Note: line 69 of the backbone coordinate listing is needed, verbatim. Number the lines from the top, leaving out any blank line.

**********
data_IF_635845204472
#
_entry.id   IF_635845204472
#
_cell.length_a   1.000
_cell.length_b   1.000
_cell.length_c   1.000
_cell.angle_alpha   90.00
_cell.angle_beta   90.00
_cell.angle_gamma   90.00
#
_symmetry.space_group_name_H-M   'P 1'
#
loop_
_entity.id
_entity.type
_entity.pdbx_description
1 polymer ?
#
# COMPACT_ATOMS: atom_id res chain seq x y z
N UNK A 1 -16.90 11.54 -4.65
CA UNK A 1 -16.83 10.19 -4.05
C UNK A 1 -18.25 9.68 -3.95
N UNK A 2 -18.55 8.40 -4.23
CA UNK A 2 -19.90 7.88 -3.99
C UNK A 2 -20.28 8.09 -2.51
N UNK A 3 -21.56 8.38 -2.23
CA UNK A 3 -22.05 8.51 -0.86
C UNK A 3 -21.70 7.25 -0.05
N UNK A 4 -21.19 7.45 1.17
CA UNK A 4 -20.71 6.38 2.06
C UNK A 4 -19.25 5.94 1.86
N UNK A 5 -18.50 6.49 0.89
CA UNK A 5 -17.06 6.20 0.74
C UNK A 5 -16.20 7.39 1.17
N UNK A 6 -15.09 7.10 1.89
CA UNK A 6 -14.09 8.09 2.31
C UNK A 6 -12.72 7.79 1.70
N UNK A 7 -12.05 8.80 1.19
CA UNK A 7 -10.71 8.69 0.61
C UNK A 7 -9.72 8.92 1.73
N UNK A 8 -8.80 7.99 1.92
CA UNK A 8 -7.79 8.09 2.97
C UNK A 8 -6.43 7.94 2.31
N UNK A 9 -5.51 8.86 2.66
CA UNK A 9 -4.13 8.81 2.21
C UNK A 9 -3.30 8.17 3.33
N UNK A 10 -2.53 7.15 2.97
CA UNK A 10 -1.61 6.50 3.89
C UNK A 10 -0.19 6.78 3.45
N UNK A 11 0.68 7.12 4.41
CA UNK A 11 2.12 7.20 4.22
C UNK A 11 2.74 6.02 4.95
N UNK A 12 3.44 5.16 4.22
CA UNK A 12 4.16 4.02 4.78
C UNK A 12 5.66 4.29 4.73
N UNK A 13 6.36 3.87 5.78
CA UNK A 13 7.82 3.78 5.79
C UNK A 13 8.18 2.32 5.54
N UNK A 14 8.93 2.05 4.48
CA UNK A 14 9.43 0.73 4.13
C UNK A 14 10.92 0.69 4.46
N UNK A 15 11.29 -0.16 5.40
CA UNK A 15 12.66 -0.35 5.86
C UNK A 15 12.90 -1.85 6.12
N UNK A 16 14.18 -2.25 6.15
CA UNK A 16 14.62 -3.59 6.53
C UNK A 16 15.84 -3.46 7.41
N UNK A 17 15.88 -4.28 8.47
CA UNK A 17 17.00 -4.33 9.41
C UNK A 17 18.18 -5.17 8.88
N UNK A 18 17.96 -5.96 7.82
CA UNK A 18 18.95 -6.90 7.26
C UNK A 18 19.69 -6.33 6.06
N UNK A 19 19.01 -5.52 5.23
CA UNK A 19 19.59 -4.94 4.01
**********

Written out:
N UNK A 17 15.88 -4.28 8.47